Sunday, 5 April 2020

Stage-to-screen review: It's True, It's True, It's True - Artemisia on Trial

I think any attempt for me to see It's True, It's True, It's True live is cursed: After hearing nothing but raves for Breach Theatre's show I snuck a performance into a packed schedule when it ran at the New Diorama, only to get bronchitis and have all my theatregoing go out of the window for a few weeks. It recently spent a month available on iPlayer but I didn't watch that because I'd booked to catch its return to London for a run at the Pit; well I was due to have seen it this week, so we all know how that worked out. Now the company have put it online for another month on their YouTube channel, and let's hope finally managing to see it will break the run of bad luck. The title comes from the repeated testimony of 17th century painter Artemisia Gentileschi (Ellice Stevens) in a rape trial where she was the key witness, but it also describes the piece itself, which Stevens and director Billy Barrett have translated into vernacular modern English from the almost-complete transcripts of the 1612 trial in Rome.

Agostino Tassi (Sophie Steer) was Artemisia's painting tutor, a friend of her father's and a favourite painter of the Pope's. After insinuating his way into the family's life he got the 15-year-old alone and raped her, later promising to marry her to save her from shame. When, two years later, he still hadn't kept his promise, Artemisia risked that public shaming and filed rape charges against him, leading to a scandalous trial.

The core cast of three is rounded out by Kathryn Bond, who primarily plays Artemisia's neighbour and guardian Tuzia, a woman whose tendency to take men at their word is gradually taken down by the girl's compelling case; but all three women take turns as lawyers and judges interrogating each other. The play is subtitled Artemisia on Trial, and it feels depressingly predictable not just why that title makes sense, but how it ties in to the 17th century story feeling topical: Of course despite it being Tassi on trial it feels throughout at if it's his accuser who is, being forced to relive her ordeal repeatedly despite never wavering from her testimony while her abuser is never pushed on the holes in his story. Even the fact that she was tortured to see if she stuck to her version of the story feels grimly predictable, although the fact that Tassi was permitted to personally torture and question her (in an effectively-staged scene featuring gold paint) is where the twisted priorities really reach shocking levels.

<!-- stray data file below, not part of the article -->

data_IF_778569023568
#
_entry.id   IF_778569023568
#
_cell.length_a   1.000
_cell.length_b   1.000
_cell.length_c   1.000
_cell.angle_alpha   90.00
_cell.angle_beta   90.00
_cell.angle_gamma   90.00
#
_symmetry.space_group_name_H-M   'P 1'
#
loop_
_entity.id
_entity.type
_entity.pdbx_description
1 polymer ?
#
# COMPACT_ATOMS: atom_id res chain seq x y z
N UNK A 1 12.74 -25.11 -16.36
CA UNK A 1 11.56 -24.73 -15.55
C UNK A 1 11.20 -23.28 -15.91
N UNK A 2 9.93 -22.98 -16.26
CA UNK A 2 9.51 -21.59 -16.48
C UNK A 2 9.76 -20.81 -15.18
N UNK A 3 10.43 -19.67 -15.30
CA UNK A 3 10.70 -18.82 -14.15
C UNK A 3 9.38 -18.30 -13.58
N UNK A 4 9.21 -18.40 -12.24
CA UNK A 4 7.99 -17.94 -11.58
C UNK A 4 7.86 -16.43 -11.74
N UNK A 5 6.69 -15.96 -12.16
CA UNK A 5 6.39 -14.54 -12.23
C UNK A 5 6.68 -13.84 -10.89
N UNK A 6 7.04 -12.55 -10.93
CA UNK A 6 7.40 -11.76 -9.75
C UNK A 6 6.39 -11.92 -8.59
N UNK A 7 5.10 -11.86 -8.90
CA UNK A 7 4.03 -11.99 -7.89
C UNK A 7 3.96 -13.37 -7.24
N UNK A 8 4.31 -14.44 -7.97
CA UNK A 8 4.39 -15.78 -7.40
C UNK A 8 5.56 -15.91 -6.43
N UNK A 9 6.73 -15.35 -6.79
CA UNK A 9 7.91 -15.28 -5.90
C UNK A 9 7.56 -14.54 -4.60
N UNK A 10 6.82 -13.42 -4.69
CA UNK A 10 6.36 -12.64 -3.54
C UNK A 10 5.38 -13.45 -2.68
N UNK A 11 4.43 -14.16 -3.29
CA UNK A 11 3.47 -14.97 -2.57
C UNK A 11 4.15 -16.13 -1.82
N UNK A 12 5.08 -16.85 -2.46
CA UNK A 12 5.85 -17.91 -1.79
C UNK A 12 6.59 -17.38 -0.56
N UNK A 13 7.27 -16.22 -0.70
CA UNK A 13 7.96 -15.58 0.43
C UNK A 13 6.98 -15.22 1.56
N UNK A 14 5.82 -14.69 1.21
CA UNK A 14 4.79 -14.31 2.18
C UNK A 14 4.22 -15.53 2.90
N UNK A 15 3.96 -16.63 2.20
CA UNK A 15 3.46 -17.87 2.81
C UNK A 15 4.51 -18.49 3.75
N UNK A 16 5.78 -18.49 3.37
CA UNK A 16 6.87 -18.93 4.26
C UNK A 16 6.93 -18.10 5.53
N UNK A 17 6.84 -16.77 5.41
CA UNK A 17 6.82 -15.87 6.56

It's True, It's True, It's True shows Artemisia as a fearless, badass, totally modern heroine ripped verbatim from history, but what kicks it up a notch is the way it also argues for her position in the history of art. The courtroom setting is occasionally left behind for the cast to recreate some of her paintings, and demonstrate the way she channelled her pain and anger into her work; as well as a kind of common sense physicality - the effort needed for Judith (Harriet Webb) to decapitate Holofernes in what would become one of her most-visited subjects - that went against more romanticised portrayals at the time, and has led to her work remaining relevant and admired to this day. Tassi's punishment turns out to be predictably underwhelming, but Artemisia emerges satisfyingly triumphant regardless, making this a piece that despite going to some distressing places ends up empowering. Finally catching It's True, It's True, It's True it lives up to the praise it's had - although I hope Breach will forgive me if I'm nervous of booking for their future offerings, for fear of what Horseman of the Apocalypse it might unleash next time.

It's True, It's True, It's True - Artemisia on Trial by Billy Barrett and Ellice Stevens is available until the 28th of April on Breach Theatre's YouTube channel.

Running time: 1 hour 15 minutes.

Photo credit: The Other Richard / Artemisia Films / Breach.

No comments:

Post a Comment